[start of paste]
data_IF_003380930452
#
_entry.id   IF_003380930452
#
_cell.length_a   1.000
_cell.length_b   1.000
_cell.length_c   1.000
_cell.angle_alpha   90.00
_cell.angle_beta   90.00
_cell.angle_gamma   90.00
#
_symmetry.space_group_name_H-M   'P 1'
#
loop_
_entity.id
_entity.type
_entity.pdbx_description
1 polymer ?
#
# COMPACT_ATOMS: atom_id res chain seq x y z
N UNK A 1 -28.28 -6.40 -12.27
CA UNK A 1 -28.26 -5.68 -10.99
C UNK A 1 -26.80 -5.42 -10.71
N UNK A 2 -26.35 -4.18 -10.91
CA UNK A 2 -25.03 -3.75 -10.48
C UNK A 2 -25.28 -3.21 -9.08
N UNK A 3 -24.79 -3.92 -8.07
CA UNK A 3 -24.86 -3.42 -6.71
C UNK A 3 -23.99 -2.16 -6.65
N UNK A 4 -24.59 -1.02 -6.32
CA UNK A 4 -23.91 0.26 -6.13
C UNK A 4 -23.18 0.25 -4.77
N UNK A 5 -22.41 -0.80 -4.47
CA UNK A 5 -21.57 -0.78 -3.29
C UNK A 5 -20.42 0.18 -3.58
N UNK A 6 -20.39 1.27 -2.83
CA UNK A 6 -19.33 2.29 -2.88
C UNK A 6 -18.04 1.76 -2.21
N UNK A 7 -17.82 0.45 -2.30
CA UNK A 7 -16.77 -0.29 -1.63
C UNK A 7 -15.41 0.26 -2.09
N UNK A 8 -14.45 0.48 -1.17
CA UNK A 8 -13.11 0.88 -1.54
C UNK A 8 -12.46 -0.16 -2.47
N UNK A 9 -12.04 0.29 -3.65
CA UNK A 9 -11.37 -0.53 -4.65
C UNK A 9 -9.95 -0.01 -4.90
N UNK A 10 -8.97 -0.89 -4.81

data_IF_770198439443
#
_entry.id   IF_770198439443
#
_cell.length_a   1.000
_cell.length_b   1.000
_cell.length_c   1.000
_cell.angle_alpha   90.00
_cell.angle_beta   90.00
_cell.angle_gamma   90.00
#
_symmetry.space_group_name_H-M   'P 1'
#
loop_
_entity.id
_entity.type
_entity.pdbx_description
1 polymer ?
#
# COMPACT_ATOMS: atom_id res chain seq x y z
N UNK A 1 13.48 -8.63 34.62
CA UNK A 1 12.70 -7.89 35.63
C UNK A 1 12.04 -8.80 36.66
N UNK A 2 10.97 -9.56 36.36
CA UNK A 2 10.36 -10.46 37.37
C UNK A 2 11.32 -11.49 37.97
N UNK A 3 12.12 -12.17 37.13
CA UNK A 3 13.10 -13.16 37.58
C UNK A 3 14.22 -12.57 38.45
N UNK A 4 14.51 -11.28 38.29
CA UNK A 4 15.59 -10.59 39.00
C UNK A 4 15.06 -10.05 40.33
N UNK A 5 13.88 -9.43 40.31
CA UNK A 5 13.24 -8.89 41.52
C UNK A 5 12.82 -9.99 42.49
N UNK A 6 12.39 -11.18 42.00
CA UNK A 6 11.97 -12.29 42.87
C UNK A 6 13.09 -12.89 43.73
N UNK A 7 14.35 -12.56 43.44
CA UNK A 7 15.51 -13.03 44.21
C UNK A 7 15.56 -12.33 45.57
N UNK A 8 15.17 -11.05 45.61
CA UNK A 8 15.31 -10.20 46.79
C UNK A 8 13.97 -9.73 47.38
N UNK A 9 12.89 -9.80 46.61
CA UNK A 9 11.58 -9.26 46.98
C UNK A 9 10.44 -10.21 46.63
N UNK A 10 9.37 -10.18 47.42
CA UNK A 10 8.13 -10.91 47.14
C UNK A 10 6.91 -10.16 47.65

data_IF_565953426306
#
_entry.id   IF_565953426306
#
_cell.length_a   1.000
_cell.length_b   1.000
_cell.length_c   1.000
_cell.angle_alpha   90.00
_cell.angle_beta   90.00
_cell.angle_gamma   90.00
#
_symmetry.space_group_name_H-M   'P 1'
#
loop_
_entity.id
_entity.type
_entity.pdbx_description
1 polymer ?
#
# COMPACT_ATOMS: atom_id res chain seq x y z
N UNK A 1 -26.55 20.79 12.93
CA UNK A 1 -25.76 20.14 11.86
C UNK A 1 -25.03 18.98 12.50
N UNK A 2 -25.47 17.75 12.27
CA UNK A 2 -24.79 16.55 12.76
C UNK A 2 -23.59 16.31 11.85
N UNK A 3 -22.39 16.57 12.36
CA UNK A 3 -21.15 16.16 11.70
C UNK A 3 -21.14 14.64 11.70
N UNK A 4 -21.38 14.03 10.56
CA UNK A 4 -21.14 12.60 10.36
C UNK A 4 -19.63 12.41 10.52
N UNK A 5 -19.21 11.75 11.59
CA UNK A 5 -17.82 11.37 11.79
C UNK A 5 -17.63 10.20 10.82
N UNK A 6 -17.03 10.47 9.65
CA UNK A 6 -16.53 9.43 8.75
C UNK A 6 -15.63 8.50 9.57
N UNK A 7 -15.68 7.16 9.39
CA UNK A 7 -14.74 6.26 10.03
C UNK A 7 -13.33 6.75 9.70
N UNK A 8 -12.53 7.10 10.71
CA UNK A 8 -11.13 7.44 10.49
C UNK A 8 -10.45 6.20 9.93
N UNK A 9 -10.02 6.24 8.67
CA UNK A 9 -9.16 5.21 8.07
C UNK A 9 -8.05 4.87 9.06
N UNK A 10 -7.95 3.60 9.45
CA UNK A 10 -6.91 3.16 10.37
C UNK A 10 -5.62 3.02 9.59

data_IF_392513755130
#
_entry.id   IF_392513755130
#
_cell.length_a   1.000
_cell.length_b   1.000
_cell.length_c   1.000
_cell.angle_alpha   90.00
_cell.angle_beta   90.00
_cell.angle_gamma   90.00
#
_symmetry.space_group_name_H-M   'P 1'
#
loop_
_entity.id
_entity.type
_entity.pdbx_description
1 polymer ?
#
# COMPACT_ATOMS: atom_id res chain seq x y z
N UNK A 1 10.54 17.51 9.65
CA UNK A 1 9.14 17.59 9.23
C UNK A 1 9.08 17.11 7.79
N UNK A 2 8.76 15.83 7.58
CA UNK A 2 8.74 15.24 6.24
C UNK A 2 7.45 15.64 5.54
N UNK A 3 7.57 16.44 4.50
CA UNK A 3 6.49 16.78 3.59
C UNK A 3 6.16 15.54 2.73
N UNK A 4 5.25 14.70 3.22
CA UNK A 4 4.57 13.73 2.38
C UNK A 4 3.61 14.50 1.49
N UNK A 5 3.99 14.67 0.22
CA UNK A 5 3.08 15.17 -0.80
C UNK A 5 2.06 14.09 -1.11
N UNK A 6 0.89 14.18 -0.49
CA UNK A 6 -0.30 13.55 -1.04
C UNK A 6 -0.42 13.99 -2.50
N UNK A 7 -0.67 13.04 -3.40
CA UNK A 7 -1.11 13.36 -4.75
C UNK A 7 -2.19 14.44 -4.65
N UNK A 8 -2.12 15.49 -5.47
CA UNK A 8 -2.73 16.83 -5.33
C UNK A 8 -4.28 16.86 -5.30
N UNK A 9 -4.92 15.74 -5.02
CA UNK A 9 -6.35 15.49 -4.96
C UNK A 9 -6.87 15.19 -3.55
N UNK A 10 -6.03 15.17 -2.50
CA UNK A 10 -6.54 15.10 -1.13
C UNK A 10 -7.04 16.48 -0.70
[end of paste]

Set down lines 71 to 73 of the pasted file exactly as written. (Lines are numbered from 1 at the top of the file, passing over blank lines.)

C UNK A 1 12.04 -8.80 36.66
N UNK A 2 10.97 -9.56 36.36
CA UNK A 2 10.36 -10.46 37.37